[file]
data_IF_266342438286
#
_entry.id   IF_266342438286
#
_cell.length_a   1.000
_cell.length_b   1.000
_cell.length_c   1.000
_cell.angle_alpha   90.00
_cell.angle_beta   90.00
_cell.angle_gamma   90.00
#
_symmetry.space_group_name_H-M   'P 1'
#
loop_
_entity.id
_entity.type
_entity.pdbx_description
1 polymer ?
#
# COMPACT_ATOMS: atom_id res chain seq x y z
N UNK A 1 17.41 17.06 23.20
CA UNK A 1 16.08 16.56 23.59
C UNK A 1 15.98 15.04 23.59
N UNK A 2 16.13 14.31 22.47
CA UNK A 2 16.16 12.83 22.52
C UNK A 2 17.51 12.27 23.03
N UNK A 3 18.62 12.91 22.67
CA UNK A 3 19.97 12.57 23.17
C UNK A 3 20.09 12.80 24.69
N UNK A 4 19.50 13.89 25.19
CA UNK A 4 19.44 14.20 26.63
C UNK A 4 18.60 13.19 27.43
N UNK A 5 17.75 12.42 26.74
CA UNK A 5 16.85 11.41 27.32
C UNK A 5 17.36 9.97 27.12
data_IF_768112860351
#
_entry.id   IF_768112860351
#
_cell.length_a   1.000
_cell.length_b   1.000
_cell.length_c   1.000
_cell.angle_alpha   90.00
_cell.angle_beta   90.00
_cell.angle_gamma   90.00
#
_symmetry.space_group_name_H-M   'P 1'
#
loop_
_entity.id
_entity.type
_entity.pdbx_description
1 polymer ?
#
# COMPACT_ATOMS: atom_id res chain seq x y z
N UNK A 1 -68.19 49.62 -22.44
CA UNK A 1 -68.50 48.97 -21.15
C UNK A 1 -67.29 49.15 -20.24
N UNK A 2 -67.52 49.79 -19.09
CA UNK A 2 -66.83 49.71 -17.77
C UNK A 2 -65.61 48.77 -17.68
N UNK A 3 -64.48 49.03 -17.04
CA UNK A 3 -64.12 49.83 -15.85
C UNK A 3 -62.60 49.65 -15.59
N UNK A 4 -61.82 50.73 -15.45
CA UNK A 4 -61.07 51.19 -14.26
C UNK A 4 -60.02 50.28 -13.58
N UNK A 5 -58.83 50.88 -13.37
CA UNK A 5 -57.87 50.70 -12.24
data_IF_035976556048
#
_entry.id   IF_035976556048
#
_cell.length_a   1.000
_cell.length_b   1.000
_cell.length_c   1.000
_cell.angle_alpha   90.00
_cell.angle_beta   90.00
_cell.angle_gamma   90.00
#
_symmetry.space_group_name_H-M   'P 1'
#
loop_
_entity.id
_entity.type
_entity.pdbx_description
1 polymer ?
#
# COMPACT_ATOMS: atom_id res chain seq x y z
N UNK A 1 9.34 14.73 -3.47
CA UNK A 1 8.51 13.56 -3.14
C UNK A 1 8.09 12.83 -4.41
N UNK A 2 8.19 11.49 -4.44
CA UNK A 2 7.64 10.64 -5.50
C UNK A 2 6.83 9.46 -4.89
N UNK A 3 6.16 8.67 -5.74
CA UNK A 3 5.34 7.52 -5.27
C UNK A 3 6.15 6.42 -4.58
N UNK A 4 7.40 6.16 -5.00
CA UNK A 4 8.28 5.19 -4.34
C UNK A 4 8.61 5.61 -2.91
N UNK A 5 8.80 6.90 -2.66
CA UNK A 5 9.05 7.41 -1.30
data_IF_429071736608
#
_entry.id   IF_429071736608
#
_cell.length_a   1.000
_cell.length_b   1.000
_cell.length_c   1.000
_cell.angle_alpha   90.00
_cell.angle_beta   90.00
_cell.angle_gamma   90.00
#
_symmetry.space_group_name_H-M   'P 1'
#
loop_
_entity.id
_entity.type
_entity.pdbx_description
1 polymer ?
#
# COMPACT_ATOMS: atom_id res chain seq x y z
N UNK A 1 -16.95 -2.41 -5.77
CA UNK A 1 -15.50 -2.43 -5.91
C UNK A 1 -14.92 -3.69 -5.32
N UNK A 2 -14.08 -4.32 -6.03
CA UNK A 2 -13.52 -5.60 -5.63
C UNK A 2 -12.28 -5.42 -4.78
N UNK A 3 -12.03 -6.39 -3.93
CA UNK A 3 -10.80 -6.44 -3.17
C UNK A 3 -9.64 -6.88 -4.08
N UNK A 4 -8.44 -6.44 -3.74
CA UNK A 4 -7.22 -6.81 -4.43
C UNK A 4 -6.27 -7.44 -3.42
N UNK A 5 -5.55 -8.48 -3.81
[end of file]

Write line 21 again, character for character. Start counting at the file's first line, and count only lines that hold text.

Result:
N UNK A 1 17.41 17.06 23.20